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Costa Rica Marks 39 Years Without Army

December 02, 1987|From Reuters

SAN JOSE, Costa Rica — This Central American nation marked 39 years without an army Tuesday, and House Speaker Jim Wright urged other countries to follow Costa Rica's "shining example" in seeking peace worldwide.

Wright, a Texas Democrat accused by the Reagan Administration of overstepping his role in foreign policy, said the hemisphere would owe Costa Rica its gratitude if a Central American peace plan authored by President Oscar Arias Sanchez is successful.

Earlier, both Arias and Wright welcomed a proposal by U.S.-backed Contras for a six-week cease-fire with Sandinista troops to begin next Tuesday but said they have not seen details of the plan.

Wright, heading a delegation of 12 Democratic and Republican congressmen, addressed a special session of the Costa Rican Legislative Assembly in Spanish, saying:

"I have come to express to you--and through you to the people of this enlightened democracy--our profound gratitude for the shining example of your country."

Wright's office in the United States said an invitation for him to address the Costa Rican Assembly was made before the regional peace plan was signed in August. Arias addressed an informal joint session of Congress on Sept. 22.

Arias, speaking earlier at a joint news conference with Wright in a fortress converted into a museum when the armed forces were scrapped Dec. 1, 1948, said he is optimistic that the peace plan will be successful "now more than ever, as no one wants the wars in Central America to go on."

But Arias and Wright said they are not entirely satisfied with progress toward peace and urged efforts to speed up implementation of the plan.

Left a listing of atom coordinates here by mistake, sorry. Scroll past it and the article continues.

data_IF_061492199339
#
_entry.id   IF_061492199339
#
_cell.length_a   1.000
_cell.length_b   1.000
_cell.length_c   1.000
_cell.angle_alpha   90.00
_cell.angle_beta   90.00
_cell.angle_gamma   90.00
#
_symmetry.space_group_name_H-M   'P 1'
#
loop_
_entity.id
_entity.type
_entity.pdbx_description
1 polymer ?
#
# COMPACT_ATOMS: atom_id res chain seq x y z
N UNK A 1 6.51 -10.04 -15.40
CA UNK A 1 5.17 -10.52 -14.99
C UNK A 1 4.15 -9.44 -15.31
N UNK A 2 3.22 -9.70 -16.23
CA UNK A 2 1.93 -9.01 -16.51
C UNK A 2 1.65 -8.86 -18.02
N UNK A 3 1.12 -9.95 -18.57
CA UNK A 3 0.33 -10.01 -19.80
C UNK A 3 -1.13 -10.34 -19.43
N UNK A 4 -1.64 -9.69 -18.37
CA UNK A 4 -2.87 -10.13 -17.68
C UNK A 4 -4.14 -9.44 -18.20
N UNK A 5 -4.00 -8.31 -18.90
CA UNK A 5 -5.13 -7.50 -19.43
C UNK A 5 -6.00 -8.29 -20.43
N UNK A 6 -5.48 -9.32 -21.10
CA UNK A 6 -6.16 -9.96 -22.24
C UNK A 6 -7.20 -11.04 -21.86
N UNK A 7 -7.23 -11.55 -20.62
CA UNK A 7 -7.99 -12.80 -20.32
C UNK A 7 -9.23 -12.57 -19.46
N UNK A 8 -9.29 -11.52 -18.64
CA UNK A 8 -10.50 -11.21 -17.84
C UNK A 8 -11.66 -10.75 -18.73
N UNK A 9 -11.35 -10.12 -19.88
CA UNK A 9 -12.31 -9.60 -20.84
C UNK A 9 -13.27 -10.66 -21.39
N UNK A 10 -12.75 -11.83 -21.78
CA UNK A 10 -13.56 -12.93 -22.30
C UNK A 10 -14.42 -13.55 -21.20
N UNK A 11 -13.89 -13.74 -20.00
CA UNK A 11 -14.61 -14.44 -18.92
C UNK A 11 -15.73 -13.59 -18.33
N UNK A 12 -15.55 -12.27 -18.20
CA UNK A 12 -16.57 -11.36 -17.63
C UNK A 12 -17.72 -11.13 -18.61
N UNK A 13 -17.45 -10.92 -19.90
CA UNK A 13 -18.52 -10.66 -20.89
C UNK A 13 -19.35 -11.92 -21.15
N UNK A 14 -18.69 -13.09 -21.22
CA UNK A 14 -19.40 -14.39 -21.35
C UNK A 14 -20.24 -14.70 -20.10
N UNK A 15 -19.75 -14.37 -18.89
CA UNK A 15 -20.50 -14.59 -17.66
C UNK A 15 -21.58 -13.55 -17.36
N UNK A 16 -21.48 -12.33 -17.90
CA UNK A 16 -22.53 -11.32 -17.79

Nicaraguan rebels, in a statement released here detailing a cease-fire proposal delivered in Nicaragua on Monday, called for a truce from Dec. 8 to Jan. 17 and demanded democratic reforms that Managua has said it will not implement until the United States and Honduras end their backing of the Contras.

"I have confidence that there is a will on both sides in getting a fair cease-fire," Wright said at the news conference. Last month, the Contras rejected a Sandinista cease-fire plan.

"Everything is possible," said Arias, who travels to Oslo this month to collect the Nobel Peace Prize for forging the Central American peace plan.

The Contras are to talk with Sandinista officials at a first-ever meeting in the Dominican Republic on Thursday.

Since the regional peace plan was signed, none of the three countries with guerrilla wars--Nicaragua, Guatemala and El Salvador--have worked out cease-fires.

Arias said he welcomed Wright's presence despite controversy in Washington over his role in the peace process. Wright co-sponsored a peace plan with President Reagan but switched to the Central American plan once it was signed.

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